The Polish government has discussed the possibility of nuclear sharing with the US, Poland’s President Andrzej Duda revealed in an interview published Wednesday.
The president has not disclosed with whom the Polish government has spoken in Washington, nor any specifics.
“The first problem is that we don’t have nuclear weapons. There is no indication that we, as Poland, will have it in our hands in the near future,” Polish newspaper Gazeta Polska quoted Duda as saying.
“There is always a potential opportunity to participate in the Nuclear Sharing program. We spoke to American leaders about whether the United States was considering this possibility. The topic is open.”
The US and NATO have publicly come out against deploying nuclear weapons in countries that joined the alliance after the collapse of the Soviet Union in 1991.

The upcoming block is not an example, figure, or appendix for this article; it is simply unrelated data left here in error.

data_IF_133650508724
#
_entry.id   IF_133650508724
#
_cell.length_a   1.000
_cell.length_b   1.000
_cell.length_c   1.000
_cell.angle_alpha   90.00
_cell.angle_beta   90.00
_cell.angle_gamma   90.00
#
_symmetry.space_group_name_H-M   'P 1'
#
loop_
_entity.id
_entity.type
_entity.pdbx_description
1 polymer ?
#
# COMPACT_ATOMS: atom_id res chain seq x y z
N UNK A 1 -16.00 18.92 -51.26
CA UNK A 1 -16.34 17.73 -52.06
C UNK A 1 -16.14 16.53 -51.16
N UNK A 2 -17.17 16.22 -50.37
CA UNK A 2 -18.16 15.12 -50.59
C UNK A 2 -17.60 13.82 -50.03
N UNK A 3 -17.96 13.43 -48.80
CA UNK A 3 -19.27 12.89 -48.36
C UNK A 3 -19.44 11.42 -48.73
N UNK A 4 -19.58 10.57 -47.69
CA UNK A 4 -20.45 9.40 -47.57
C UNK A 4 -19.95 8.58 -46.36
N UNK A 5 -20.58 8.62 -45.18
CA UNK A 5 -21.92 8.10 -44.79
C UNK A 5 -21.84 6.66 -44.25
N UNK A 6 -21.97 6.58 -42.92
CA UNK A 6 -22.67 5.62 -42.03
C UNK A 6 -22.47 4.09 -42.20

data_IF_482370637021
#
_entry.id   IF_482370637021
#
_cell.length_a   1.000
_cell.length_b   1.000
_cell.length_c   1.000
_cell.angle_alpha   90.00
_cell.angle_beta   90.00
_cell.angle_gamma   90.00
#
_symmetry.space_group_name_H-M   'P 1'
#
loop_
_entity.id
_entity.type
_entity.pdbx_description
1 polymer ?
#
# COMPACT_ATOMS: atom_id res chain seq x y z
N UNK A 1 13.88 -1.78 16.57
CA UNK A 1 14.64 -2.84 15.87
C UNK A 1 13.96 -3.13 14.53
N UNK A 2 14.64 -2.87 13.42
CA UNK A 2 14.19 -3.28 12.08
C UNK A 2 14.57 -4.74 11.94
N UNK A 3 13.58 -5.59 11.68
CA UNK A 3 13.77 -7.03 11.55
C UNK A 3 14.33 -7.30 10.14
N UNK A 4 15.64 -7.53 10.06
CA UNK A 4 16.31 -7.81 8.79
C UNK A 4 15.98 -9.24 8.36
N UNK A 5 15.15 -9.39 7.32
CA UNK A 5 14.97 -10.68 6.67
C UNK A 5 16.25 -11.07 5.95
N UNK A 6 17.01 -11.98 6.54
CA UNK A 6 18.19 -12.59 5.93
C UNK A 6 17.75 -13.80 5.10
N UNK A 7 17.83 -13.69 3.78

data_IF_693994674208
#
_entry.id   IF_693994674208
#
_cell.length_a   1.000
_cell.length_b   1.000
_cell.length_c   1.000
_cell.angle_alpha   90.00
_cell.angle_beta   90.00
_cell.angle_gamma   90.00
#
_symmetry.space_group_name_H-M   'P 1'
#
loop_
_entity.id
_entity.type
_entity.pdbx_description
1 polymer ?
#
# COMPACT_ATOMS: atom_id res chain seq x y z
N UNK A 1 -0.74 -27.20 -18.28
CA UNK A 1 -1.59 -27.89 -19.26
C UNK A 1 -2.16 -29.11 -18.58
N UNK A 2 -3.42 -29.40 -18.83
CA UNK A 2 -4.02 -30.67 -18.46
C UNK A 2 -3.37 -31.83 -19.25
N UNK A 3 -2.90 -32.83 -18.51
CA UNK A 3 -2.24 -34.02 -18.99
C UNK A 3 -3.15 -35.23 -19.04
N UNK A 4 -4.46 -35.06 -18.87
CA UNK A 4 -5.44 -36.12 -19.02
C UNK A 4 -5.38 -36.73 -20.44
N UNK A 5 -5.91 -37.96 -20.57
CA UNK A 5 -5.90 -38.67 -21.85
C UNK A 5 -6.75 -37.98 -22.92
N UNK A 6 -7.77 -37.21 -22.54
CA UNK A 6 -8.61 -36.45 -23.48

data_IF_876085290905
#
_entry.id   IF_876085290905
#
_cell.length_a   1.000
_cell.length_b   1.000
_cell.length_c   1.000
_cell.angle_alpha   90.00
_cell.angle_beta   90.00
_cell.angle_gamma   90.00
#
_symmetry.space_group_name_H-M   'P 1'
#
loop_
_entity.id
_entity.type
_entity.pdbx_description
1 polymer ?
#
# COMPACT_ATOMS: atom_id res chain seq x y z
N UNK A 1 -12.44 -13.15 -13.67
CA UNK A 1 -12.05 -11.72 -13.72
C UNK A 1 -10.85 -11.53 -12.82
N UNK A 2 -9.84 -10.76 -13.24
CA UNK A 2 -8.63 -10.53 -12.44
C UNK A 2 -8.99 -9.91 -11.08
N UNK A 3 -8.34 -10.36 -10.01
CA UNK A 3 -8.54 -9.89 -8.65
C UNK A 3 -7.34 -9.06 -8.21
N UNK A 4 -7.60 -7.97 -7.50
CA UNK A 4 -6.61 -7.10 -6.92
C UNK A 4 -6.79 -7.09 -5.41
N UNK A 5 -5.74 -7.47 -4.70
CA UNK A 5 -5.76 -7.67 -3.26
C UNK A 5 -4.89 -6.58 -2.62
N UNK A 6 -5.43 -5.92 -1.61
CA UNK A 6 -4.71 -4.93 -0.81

A White House official Stars and Stripes spoke with expressed no knowledge of the matter and referred the query to the Polish government.
The outlet described nuclear sharing ranging from offering escort and reconnaissance aircraft for a nuclear mission to providing dual-capable jets to host an ally’s nuclear weapon.
It could also include hosting an ally’s nuclear weapon on one’s territory, similar to what Germany, Belgium, the Netherlands, Italy, and Turkey are doing with the US.
A Warsaw diplomat spoke to the outlet, saying any option “would be in the security interest of Poland, the region, and all of Europe.”
Duda’s remarks follow Deputy Prime Minister Jarosław Kaczyński’s statement in March, where he offered to host US nuclear weapons in the country as a deterrence against Russia.